9 - Hearing loss - CCMTA Medical Standards
Hearing loss and medical fitness to drive.
- 9.6.1 Hearing loss – Non-commercial drivers
- 9.6.2 Hearing loss – Commercial drivers
- 9.6.3 Hearing report
9.1 About hearing loss
Hearing loss is categorized as either conductive or sensorineural. Conductive hearing loss involves abnormalities in the external or middle ear, including the ear canal, eardrum or ossicles. A blockage or other structural problem interferes with how sound gets conducted through the ear, making sound levels seem lower. In many cases, conductive hearing loss can be corrected with medication or surgery.
Sensorineural hearing loss typically results from permanent damage to the inner ear (cochlea) or the auditory nerve. Typically, it is gradual, bilateral, and characterized by the loss of high-frequency hearing. Sensorineural hearing loss is permanent and often is helped with hearing aids. Profound deafness can be treated with cochlear implants.
Sensorineural hearing loss accounts for 90% of all hearing loss.
The 2003 Canadian Community Health Survey (CCHS) indicated that 3% of Canadians 12 years of age and older have some type of hearing difficulty. The prevalence of hearing loss increases with age. In the CCHS, 5% of 65 to 69 year-olds reported hearing problems, with the percentage increasing to 23% of those 80 and older. Hearing loss is more common in men than in women across every age group.
9.3 Hearing loss and adverse driving outcomes
The effects of hearing loss on the ability to safely operate a motor vehicle are not well established. Although the overall body of literature examining the relationship between hearing loss and driving is small, since the 1990’s there has been an increasing amount of research in this area. The results are equivocal. Some studies report an association between impairments in hearing and adverse driving outcomes while others have not found an association.
Although variability in methodology makes it difficult to draw conclusions across studies, results from studies indicate that, for the majority (70%) of study measures, no significant relationship was found between hearing loss and adverse driving outcomes (e.g. crashes, violations, convictions).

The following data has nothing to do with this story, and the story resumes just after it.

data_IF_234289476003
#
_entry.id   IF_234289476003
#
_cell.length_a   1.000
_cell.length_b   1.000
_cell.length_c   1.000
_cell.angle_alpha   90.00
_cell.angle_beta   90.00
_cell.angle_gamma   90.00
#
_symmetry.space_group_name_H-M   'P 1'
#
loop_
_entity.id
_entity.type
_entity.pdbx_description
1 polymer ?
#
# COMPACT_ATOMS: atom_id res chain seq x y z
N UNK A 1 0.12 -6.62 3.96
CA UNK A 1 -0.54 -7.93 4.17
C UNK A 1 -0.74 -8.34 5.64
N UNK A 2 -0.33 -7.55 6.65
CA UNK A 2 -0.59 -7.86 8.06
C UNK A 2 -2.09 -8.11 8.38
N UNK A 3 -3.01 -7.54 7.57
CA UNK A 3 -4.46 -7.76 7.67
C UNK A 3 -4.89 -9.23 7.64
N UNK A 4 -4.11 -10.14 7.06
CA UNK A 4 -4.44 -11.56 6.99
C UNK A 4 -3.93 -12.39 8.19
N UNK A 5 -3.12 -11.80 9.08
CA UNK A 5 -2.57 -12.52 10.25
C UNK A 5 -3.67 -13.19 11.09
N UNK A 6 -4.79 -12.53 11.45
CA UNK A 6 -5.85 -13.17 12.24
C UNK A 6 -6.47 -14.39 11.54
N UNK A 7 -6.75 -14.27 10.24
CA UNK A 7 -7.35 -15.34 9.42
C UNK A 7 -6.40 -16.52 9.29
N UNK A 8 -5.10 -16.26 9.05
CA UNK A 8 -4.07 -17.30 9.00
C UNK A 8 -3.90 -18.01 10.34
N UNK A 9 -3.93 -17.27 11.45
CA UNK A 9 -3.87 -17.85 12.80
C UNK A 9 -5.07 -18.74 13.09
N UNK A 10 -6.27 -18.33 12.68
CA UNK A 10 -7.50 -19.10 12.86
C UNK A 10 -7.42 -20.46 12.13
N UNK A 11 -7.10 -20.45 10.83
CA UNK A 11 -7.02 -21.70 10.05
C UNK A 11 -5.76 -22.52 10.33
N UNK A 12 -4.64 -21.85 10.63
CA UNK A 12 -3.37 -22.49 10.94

9.4 Effect on functional ability to drive
|Condition||Type of driving impairment and assessment approach||Primary functional ability affected||Assessment tools|
|Hearing loss||Persistent impairment: Functional assessment||Sensory - Hearing||Audiometric assessment|
The effect of hearing loss on functional ability to drive has not been established.
Drivers with hearing loss may compensate for this impairment using auditory aids.
9.6 Guidelines for assessment
|National Standard||All drivers eligible for a licence|
|BC Guidelines||RoadSafetyBC will not generally request further information|
|Conditions for maintaining licence||None|
|Information from health care providers||None|
|Rationale||There is insufficient evidence to support a minimum hearing requirement for non-commercial drivers|
These guidelines apply to driver fitness determinations for commercial drivers who are required to conduct a pre-trip vehicle inspection under s.37.22 of the Motor Vehicle Act Regulation
Eligible for class 2 and 4 driver licence, and classes 1, 3 and 5 when transporting dangerous goods, if either
RoadSafetyBC may find individuals fit to drive any type of commercial vehicles if
|Conditions for maintaining licence||No conditions are required|
RoadSafetyBC will re-assess in accordance with routine commercial re-assessment
|Information from health care providers||Results of a recent auditory testing|
The US FMCSA whisper test is described as: